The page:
Whatever the case may be, I am particularly confident that the economic recovery that is already visible at this point will start filtering down into all sectors of the economy stimulating economic activity across all enterprises including small/ medium enterprises in the 2nd half of the year (2011) and we should start to see improvement in business and therefore wellbeing of most enterprises. I would like to urge all business to continue exercising discipline, managing costs, continue with marketing and sales efforts and being innovative in the adoption of business models that ensure efficient and yet effective ways of doing business.

I may not be quoted, that said however, “for business that ensure survival until the 2nd part of 2011, these will most likely remain in operational existence for a relatively long time”.

If there is a positive that has come out of this economic recession is that we all have been educated and re-educated around points of;

  • · Financial management:- budgeting, exercising caution on expenditure and being efficient (doing more with less);
  • · Good cashflow/ working capital management, and;
  • · Governance: – ensuring good business practice overall especially compliance from the legal, reporting and tax perspectives.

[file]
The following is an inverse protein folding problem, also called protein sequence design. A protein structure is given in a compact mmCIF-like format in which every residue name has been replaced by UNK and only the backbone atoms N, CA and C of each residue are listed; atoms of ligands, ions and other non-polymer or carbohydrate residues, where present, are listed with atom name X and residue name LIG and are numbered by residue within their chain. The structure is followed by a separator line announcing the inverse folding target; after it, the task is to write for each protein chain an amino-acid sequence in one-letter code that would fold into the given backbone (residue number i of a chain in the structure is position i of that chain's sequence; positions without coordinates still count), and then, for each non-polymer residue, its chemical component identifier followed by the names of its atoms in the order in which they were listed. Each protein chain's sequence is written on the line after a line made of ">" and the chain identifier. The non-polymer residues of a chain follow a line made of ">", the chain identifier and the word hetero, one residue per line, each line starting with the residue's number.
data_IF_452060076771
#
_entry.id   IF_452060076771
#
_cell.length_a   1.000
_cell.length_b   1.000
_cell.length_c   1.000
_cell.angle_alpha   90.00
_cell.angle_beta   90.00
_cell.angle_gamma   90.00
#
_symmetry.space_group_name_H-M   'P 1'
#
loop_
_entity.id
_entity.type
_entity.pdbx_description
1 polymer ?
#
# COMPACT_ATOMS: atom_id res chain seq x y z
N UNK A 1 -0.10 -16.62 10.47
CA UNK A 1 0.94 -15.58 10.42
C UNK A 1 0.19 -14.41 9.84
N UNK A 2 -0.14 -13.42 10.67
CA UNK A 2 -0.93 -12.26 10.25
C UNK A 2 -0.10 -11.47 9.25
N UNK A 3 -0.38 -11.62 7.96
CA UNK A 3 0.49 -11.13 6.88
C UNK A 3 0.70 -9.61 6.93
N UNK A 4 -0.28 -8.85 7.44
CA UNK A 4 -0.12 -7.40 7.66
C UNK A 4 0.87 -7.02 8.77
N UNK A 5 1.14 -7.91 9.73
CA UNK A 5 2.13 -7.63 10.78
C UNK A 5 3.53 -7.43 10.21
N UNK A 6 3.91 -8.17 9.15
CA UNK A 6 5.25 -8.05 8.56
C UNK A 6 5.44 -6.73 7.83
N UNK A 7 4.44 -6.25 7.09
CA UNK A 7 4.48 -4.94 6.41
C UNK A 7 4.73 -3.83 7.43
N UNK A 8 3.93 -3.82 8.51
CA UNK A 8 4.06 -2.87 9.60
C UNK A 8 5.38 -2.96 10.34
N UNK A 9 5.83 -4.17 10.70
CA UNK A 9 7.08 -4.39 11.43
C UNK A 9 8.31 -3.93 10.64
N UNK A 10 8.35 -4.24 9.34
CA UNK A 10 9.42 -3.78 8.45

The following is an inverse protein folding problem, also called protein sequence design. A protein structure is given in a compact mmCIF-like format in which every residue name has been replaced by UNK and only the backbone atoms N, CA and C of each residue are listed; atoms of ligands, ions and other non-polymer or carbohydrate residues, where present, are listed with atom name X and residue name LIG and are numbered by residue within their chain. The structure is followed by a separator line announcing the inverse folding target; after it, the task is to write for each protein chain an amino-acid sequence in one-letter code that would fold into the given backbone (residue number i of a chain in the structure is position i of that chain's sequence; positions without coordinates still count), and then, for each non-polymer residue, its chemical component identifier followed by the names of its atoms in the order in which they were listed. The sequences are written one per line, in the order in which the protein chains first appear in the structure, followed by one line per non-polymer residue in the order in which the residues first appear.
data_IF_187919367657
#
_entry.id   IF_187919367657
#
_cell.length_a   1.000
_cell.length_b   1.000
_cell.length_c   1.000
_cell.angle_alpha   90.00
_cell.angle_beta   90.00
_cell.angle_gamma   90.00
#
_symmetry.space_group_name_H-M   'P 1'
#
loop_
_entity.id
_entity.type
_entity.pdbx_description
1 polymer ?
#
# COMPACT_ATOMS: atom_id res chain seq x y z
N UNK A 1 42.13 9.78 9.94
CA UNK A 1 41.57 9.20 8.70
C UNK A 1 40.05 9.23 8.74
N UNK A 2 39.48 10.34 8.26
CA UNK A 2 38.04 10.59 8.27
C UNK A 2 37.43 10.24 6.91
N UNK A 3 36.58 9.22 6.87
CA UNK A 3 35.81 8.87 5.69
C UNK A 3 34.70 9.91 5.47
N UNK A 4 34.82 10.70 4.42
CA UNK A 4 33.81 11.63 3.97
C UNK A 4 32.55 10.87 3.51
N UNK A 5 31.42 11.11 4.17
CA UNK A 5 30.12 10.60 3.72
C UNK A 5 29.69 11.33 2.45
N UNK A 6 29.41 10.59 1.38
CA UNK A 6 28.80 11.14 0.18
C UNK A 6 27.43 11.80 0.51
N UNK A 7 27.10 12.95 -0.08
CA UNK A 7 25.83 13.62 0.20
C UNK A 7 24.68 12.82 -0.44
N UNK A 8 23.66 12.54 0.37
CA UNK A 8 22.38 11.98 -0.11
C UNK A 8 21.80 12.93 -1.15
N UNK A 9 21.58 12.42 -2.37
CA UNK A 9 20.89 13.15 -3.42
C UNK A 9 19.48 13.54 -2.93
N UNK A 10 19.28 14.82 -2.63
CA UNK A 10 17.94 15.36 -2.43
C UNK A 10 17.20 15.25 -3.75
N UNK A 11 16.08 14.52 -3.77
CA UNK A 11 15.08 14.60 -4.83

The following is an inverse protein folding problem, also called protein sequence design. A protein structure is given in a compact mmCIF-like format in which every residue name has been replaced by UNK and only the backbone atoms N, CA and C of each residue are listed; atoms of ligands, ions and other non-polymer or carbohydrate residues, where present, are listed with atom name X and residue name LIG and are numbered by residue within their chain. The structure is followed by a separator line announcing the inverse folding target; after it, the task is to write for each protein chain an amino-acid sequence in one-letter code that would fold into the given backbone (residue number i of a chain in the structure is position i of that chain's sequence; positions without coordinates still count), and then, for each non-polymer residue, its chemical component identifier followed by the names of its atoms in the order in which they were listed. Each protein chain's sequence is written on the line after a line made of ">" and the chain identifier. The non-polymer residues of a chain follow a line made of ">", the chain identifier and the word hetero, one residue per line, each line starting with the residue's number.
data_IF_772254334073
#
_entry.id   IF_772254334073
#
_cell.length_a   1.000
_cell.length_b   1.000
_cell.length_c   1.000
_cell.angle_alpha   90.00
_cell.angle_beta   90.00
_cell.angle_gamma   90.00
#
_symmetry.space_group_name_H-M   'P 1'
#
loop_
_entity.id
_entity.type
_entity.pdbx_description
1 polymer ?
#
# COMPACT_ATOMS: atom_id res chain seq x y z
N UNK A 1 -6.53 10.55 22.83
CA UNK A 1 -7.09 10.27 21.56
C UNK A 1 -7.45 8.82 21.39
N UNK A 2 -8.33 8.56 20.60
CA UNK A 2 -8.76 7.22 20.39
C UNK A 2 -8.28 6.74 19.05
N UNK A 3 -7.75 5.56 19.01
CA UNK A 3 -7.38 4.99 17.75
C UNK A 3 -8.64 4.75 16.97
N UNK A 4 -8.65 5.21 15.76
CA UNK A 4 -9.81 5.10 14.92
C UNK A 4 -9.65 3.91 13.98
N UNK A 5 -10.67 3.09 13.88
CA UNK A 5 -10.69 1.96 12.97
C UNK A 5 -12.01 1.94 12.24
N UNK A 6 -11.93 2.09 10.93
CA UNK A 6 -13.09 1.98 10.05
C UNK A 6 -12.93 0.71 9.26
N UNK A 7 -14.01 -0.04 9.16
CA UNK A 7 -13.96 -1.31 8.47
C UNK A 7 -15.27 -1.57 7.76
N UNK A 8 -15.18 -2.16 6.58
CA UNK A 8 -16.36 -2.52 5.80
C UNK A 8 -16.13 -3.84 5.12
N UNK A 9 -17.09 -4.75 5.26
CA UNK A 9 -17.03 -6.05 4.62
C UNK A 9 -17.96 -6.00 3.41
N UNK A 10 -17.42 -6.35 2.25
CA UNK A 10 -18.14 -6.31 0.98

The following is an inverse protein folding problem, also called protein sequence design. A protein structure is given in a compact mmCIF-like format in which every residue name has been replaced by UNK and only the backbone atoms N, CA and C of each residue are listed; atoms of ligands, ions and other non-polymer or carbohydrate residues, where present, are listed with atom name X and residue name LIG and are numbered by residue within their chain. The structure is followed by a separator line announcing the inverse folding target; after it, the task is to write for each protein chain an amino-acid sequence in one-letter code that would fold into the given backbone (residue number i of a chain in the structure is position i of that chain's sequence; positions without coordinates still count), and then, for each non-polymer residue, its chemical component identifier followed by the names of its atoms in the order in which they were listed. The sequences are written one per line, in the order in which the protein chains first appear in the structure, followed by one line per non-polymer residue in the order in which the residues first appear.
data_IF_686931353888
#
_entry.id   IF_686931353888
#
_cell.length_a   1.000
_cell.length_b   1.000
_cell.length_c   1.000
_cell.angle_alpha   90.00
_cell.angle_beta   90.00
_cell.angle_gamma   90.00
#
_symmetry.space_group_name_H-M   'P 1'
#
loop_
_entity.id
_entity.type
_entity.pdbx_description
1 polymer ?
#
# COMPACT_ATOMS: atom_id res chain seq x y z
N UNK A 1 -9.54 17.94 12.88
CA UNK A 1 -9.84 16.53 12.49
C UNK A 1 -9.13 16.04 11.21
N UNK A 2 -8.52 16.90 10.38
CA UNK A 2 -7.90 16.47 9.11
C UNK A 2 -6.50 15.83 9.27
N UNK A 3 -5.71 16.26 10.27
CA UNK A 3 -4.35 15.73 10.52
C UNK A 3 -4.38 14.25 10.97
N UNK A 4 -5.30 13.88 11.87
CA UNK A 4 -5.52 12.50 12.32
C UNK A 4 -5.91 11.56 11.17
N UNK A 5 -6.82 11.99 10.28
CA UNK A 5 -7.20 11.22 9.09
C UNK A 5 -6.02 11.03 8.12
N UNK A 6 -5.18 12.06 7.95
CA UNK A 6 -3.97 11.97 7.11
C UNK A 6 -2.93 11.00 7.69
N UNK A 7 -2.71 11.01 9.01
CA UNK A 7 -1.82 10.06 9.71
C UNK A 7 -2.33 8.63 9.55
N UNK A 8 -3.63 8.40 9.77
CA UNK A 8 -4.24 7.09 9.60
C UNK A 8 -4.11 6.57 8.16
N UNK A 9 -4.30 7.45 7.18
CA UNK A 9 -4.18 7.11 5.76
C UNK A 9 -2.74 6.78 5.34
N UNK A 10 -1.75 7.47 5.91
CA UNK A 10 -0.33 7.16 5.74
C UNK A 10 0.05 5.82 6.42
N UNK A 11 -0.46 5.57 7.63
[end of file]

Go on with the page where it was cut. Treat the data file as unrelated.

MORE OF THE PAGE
As earlier stated, from now on things can only get better so here is to wishing you a prosperous 2011.

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Be warned, some very serious and hash SARS legislation prescribing administrative penalties for non compliance were gazette recently. These will seek to inflict serious punishment on tax payers who continuosly fail to comply.

We wish to warn all our clients and esteemed readers that this is a major business risk as the consequences may be dire and of a financial nature. In the worst case, SARS action has led to companies filing for insolvency and losing their assets and subsequently going out of business. Urgently consult your professional advisors/ Accountants as regards your level of compliance.
Note that this development merely seeks to ensure maximum possible compliance with the Income Tax Act (“ITA”), however price for non compliance would be one you do now wish to experience.
Instances of non compliance that could trigger heavy penalties:
· Failure to register as a tax payer as required by the ITA;
· Failure to submit a return and/or other documents;
· Failure to furnish Sars with required information or documents;
· Failure by a provisional tax payer to provide an estimate of taxable income as required by the ITA, and;
· Failure to inform the ‘taxman’ of a change of address.